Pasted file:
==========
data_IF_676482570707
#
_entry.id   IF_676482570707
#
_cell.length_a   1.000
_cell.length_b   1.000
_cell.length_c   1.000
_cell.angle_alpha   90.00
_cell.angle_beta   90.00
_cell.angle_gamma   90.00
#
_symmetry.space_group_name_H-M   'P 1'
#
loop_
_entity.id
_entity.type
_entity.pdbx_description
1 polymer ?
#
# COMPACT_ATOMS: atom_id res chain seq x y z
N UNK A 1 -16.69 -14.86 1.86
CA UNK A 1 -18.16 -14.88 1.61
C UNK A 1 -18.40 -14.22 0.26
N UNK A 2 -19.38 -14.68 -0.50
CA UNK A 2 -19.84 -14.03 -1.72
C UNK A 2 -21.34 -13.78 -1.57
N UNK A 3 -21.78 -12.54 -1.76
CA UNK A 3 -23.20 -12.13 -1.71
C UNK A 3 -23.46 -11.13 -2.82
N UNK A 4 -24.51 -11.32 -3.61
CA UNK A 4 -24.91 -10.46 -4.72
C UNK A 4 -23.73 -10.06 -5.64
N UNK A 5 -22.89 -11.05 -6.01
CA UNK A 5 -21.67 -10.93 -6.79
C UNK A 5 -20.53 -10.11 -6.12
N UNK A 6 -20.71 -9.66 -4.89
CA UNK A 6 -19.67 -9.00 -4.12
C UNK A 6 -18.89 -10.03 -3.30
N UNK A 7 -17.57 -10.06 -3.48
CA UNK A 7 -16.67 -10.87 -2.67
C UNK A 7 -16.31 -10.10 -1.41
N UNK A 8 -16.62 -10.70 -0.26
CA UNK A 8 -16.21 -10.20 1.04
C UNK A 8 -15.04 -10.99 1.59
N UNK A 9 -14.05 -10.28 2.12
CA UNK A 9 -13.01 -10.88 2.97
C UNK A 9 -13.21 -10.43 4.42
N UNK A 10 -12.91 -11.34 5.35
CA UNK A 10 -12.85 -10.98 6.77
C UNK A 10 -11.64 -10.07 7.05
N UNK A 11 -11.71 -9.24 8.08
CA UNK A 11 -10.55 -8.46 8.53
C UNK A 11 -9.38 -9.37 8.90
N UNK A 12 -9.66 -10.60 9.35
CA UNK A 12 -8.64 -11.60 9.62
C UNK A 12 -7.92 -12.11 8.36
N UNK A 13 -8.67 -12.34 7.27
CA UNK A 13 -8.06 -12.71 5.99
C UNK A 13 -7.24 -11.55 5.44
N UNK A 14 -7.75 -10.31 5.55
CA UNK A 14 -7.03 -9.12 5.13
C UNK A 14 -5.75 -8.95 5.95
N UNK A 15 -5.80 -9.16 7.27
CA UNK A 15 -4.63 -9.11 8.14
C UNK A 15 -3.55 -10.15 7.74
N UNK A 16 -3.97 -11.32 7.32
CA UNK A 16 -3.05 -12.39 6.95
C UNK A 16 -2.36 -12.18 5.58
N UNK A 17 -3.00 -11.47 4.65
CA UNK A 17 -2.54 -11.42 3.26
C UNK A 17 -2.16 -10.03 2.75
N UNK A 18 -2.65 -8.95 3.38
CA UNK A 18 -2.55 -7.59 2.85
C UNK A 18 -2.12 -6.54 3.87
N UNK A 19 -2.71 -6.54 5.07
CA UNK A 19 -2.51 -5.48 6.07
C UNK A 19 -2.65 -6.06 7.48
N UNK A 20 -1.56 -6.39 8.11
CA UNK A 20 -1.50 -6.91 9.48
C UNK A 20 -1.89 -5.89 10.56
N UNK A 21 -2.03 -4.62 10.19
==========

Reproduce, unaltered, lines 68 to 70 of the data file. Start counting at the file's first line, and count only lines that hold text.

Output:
C UNK A 16 -2.36 -12.18 5.58
N UNK A 17 -3.00 -11.47 4.65
CA UNK A 17 -2.54 -11.42 3.26